Climbing over a low bar

Although diplomats congratulated themselves for their accomplishments, not everyone was so pleased,  Stephen Leahy reported at Inter Press Service.

“It’s pathetic the world community struggles so much just to climb over such a low bar,” commented [Kumi] Naidoo, [executive director of Greenpeace.] “Our only real hope is to mobilise a broad-based climate movement involving all sectors of the public and civil society before Durban.”

Indeed, this year’s conference saw a greater mobilization of outside forces than Copenhagen did. But by the end of the conference, activists were frustrated with the UN-led process, Democracy Now! reported, and began protesting in the area near the conference, under the close watch of UN guards:

When the demonstrators continued their vigil past the time allotted to them, U.N. guards moved in and dragged them towards a waiting bus. The protesters linked arms, and the scene quickly became chaotic. As they wrestled activists onto buses, U.N. guards also seized press credentials from the necks of journalists, and detained a photographer while seizing his camera.

Running REDD

There was one issue in particular, Reduced Emissions from Deforestation and Degradation or REDD, a financial tool that allows countries to offset their emissions, that caused concern among climate activists. As Michelle Chen explained at ColorLines, “From a climate justice standpoint, the deal lost credibility once it was tainted with REDD, a supposed anti-deforestation initiative that indigenous communities have long decried as an assault on native people’s sovereignty and way of life.”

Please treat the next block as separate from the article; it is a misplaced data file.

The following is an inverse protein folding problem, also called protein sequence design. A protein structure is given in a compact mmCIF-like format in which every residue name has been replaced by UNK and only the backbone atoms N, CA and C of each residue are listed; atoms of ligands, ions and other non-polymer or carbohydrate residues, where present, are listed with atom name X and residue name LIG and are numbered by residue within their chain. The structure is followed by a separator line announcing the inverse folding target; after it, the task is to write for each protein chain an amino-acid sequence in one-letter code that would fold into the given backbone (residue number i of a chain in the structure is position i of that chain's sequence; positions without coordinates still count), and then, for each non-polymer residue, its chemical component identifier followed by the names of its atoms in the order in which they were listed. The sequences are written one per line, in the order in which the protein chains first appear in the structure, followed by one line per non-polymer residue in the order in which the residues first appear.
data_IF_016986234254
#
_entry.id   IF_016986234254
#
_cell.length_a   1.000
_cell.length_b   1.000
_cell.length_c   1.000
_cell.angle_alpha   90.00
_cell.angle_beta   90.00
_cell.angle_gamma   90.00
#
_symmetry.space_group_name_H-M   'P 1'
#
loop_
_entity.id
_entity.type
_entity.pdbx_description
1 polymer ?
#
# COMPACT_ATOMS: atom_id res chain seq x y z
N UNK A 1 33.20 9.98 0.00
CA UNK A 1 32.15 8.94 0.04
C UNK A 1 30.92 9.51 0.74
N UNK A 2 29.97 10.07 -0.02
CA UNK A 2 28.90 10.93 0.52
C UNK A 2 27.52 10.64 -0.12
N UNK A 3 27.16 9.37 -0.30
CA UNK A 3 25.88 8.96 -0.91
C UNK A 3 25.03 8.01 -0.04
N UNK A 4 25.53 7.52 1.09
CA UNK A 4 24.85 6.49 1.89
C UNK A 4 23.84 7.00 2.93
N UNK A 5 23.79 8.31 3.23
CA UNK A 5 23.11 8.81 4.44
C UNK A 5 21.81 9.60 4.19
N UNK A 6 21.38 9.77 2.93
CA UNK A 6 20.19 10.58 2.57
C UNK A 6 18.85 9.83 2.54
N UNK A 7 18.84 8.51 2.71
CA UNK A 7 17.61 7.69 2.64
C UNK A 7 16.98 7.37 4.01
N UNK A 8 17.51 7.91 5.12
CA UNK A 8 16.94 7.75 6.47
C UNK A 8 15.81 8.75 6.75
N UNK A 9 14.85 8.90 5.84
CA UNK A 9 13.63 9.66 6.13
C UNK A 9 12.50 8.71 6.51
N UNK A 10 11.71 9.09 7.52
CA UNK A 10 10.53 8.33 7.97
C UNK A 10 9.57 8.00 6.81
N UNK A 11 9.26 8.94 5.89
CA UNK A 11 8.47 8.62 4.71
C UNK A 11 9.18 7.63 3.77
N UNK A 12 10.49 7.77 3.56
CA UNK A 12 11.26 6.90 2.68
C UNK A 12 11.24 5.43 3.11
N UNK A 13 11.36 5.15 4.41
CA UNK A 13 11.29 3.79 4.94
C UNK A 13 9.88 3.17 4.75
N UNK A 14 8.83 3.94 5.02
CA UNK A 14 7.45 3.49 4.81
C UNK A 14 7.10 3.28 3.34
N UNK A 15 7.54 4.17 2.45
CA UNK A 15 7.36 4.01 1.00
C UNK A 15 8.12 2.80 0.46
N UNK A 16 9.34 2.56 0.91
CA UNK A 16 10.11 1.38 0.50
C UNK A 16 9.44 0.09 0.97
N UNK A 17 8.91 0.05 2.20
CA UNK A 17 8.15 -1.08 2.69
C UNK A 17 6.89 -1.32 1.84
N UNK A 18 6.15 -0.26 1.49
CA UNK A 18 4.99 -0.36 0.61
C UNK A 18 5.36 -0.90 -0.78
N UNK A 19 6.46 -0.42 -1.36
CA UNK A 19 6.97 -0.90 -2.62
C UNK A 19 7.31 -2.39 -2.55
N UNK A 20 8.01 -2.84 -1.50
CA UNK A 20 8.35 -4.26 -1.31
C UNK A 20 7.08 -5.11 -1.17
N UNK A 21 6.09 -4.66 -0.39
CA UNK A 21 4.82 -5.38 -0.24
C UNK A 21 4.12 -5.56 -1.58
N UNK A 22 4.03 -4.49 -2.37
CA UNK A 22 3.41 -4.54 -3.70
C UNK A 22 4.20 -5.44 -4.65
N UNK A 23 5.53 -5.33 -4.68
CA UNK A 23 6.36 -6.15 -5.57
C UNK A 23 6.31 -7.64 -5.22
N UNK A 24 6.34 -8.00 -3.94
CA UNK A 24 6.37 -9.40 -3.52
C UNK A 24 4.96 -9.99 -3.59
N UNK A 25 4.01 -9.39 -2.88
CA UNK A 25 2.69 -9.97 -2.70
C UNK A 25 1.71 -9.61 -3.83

The program would seek to set aside forests, through financial incentives that would make it more profitable to preserve forests than to harvest them. The problem, in essence, is that the program would take away resources in developing countries, particularly in indigenous communities, in order to mitigate negative actions in developed countries.

At IPS, Stephen Leahy reported, “REDD remains very controversial. It is widely touted as a way to mobilise $10 to $30 billion annually to protect forests by selling carbon credits to industries in lieu of reductions in emissions. … Many indigenous and civil society groups reject REDD outright if it allows developed countries to avoid real emission reductions by offsetting their emissions. “

Developed vs. Developing

Balancing the interests of developing and developed countries has always been the thorny tangle at the center of climate negotiations, and the Cancun Agreement, critics say, favors developed countries.

As Tom Athanasiou writes at Earth Island Journal, “There’s an even deeper concern, that, in the words of the South Centre’s Martin Khor, ‘Cancun may be remembered in future as the place where the UNFCCC’s climate regime was changed significantly, with developed countries being treated more and more leniently, reaching a level like that of developing countries, while the developing countries are asked to increase their obligations to be more and more like developed countries.’”

REDD is an example of that sort of bargain: Developing countries have to sacrifice, too. But developed countries have, in this conference and at its predecessors, refused to make any real sacrifices. This round, it became clear that, in addition to the United States, other key countries, like Japan, would not be willing to commit to binding legal targets for carbon emissions.

Who benefits?

What’s worse, developed countries benefit, indirectly, from the financial mechanism proposed to regulate carbon, Madeline Ostrader writes.